As we celebrate the holiday season and end of the year, it is common to reflect on giving and sharing with others and what it means to be grateful. Fortunately, the feeling we get when we feel grateful is something that can last all year long.
Did you know that expressing and receiving gratitude changes the brain? Research shows that gratitude literally rewires the brain to be happier. Two neurotransmitters responsible for our emotions, dopamine and serotonin, are released when we give to others and receive from others. That release makes us feel good on the inside. Developing a gratitude mindset builds feelings of positivity and appreciation for other things, which makes life so much better. Not only is the health of the physical brain improved by giving and receiving gratitude, mental health improves. It is a source of positive energy that leads to a shift in attitude and mood.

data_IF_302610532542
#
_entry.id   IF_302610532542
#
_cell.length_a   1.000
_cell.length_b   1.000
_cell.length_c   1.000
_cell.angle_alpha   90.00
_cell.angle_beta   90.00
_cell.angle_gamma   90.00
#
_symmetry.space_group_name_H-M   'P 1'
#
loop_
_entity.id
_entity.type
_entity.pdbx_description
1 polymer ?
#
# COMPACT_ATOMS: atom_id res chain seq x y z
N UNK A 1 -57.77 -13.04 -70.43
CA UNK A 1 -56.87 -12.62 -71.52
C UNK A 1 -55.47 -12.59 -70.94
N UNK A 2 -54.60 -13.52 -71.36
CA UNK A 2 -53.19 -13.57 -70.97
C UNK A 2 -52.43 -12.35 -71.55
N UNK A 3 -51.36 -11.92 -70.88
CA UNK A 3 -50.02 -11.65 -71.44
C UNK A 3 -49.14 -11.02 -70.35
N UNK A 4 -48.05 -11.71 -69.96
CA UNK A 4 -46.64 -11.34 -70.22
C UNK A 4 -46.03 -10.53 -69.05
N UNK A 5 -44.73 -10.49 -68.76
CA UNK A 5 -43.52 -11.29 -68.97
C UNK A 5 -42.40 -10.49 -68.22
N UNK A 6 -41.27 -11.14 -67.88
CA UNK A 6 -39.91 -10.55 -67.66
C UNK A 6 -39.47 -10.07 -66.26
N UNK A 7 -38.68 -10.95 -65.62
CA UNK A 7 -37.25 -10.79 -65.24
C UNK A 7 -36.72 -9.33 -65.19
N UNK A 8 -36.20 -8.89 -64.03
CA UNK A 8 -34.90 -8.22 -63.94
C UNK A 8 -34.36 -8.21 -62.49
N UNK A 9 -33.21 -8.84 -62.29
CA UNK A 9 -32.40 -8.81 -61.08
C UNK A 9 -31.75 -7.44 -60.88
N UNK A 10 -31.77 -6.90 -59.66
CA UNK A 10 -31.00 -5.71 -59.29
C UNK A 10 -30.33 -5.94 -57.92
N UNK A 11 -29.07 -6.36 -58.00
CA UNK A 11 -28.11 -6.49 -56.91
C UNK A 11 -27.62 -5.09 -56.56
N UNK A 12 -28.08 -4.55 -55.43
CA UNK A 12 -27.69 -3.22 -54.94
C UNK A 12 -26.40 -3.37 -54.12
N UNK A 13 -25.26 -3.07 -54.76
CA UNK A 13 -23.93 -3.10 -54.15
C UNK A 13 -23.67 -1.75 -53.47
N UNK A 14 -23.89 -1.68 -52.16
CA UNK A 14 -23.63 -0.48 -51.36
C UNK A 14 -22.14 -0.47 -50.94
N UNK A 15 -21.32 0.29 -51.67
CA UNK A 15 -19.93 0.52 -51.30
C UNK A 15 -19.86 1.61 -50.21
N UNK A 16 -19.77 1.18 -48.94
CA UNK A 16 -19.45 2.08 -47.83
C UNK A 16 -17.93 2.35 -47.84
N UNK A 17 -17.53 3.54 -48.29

For me, gratitude is a gift of love for ourselves and others. Focusing on things for which I am grateful not only helps me with my personal challenges and stress, it is an intentional routine and action that improves my overall wellbeing. This focus does not come naturally any more than cultivating a habit of healthy eating or routine exercise. It is definitely intentional and routine. Others receive the joy and benefits of my attention in whatever way I present my thankfulness. Whether you decide to practice gratitude daily or during set times throughout the week, it is a worthwhile habit.